Posts Tagged ‘Classical music’

Kerwin Young begins 2019 composing the film score to Miss Jackson, a dramatic film short directed by Seneca Robinson. Maestro Kerwin Young is quite pleased by the creative chemistry this composer-filmmaker collaboration offers, and looks forward to a lengthy alliance.

Symphony No. 7 now has the first three movements complete, and Young affirms to have a final draft by mid-March 2019. The running time is already at the 50-minute mark, and Young surmises it will exceed the duration of his Symphony No. 2 (Khemet West), which is sixty-six minutes.

On January third, The American Composers Orchestra awarded Kerwin with a composer residency through its EarShot program with the Detroit Symphony Orchestra. Congratulations Mr. Young!

2019 is also the 25th anniversary of Public Enemy’s Muse Sick-N-Hour Mess Age album, which was produced by Chuck D and Kerwin Young.

More to come…..


N. Ati


Movement three was completed this evening, and once again, edits were made while drafting and orchestrating. It’s an in-your-face bolero, bringing the total running time to just under thirty minutes. The third movement is nine minutes, and I’m quite pleased. The music seems to be writing itself.

Concerning movement three, the flute section and harpists may hate me, but challenges make way for great performances. I’ve orchestrated these parts carefully, so that even if they’re not articulated properly, they’ll still create the overall, desired effect. This movement also requires six percussionists, which I’m proud of! I’ve decided two years ago that I will compose music that I want to hear and see performed, regardless of what may be deemed as standard.

Over the next few days, I’ll begin to organize and analyze any unused material for the fourth movement. I do have a few drafts already, but all of these must be organized/outlined.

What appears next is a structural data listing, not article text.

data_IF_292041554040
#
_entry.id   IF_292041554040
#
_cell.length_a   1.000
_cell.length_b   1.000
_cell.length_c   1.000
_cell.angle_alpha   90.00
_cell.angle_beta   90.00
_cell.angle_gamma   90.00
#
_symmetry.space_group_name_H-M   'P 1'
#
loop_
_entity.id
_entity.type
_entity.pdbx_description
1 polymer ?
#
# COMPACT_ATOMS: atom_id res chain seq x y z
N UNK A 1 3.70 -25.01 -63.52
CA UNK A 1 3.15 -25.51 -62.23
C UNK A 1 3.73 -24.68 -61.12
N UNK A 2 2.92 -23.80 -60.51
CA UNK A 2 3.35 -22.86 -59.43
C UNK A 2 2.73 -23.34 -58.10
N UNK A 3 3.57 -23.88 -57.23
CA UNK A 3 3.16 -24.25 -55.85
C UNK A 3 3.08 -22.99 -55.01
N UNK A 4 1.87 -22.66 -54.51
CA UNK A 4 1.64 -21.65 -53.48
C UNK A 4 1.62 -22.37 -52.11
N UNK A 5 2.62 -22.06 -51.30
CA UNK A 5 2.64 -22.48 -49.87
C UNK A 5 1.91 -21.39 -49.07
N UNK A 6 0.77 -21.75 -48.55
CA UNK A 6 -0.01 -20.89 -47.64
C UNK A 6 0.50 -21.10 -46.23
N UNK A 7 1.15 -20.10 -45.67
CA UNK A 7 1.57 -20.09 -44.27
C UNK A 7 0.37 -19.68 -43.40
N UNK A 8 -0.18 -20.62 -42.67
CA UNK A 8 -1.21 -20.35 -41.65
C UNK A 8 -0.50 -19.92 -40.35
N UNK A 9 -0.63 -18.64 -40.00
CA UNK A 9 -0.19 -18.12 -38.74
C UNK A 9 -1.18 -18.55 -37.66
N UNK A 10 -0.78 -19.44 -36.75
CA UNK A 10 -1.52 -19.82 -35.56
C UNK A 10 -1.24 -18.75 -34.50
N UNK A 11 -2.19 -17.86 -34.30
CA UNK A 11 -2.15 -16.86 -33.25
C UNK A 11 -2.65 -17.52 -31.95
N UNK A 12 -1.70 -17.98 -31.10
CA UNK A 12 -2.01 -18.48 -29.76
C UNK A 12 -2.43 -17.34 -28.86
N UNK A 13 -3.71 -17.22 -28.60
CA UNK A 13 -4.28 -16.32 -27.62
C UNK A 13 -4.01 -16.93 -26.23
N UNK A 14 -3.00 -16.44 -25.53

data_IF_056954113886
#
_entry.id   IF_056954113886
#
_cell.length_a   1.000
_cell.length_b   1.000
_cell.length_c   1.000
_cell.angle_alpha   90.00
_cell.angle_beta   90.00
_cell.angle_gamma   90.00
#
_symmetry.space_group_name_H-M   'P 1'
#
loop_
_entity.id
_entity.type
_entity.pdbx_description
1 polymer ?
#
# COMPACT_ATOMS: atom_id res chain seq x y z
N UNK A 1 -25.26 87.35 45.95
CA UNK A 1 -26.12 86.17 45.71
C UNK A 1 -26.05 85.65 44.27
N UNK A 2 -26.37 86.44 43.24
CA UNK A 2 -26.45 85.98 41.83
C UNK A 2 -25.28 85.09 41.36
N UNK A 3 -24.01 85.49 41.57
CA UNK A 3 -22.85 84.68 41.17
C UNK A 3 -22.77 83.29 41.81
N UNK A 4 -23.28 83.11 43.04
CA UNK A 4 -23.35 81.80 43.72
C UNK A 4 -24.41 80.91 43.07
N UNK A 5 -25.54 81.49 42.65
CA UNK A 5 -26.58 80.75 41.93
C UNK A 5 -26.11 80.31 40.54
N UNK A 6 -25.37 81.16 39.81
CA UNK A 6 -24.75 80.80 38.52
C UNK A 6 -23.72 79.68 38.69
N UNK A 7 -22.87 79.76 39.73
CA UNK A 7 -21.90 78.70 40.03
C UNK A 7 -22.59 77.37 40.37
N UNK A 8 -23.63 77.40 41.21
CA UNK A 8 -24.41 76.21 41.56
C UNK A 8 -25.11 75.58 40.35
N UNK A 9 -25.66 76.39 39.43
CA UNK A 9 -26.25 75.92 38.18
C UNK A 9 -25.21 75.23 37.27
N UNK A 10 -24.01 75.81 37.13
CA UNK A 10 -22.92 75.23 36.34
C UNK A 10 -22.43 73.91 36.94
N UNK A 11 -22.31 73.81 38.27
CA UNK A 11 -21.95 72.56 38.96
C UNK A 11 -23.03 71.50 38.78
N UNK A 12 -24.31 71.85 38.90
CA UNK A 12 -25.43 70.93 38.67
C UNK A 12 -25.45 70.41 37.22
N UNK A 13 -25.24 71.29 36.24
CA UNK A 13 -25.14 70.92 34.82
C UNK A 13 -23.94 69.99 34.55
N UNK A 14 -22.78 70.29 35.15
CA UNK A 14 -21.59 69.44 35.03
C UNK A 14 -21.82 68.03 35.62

It would be great to be on a film scoring team either as an orchestrator, copyist, or composer of an epic screenplay, but  my orchestral works are my film scores for now. These are my epics, whether they’re programmed or not. Below are a list of works I intend to compose following the completion of Symphony No. 4.

Upcoming Works (in this order):

  1. Piano Quintet (working title) – This untitled work will be for my good friend Wen Zhang (pianist). I plan to compose a virtuosic work of no less than fifteen minutes. Of course, there are several other pianists that I will deliver the final product to, but I hope that it doesn’t end up as my work for bass/baritone and piano, “Cry of the Queenless King“, which is still unperformed. I hate writing a great piece that everyone loves……….but it never gets performed.
  2. Guanyin of the Southern Sea – I’ve been planning this work since 2012/2013, and it finally looks like I’ll get to it. I’ve got quite a few ideas and sketches for this already. This work will be extremely challenging, and may take up to six months to complete. I could definitely use some sort of grant, gift, or residency to complete this one.
  3. Doll Collection of Mrs. Wynn – Since graduating college in May 2015, I’ve been residing with a host family until I get myself into some steady work. The home owner has an incredible doll collection in a room all to itself. I thought, “hmmm….why not compose something for this!” I don’t have any sketch for this yet, but I plan to write a 3-4 minute work that could fit its way into a concert.
  4. Osagyefo (an opera projected for a 2019 completion) – I’ve begun the planning in 2014, and since March 2015, I’ve been researching my subject.

There are two other works-in-progress that are awaiting sponsors, but if that doesn’t happen, those two works will be placed on the shelf until a later time.

Symphony No. 4 Update

Posted: October 27, 2015 in Press
Tags: ,

Guess what? I’ve managed to complete the first two movements of the my fourth symphony within the past month. I’m on a roll! I’m editing as I go to reduce the amount of post editing I’ve been accustomed to with previous large scale works for orchestra. I’m currently working out the material for the remaining movements.

Initially, I intended Symphony No. 4 to be a one-movement work, but since getting under way, I’ve decided to partition it. I’m expanding my musical language with this symphony. I’m loving it so far, and I find myself being extra careful with what remains -vs- what I omit. I’ve omitted at least fifteen to twenty-minutes of music already. What remains of the combined first two movements is approximately twenty-minutes of music.

Stay tuned for more!


As a composer of orchestral music, which follows many years of composing and producing popular music (hip-hop, soul, rock, country, funk, jazz, house, reggae, etc…), several concert programmers assume that my orchestral and chamber works are mere re-generations of the pop music I once made, or am still creating. This, I believe, is a contributing factor to me not being received or welcomed at the table, alongside today’s recognized and/or commissioned composers.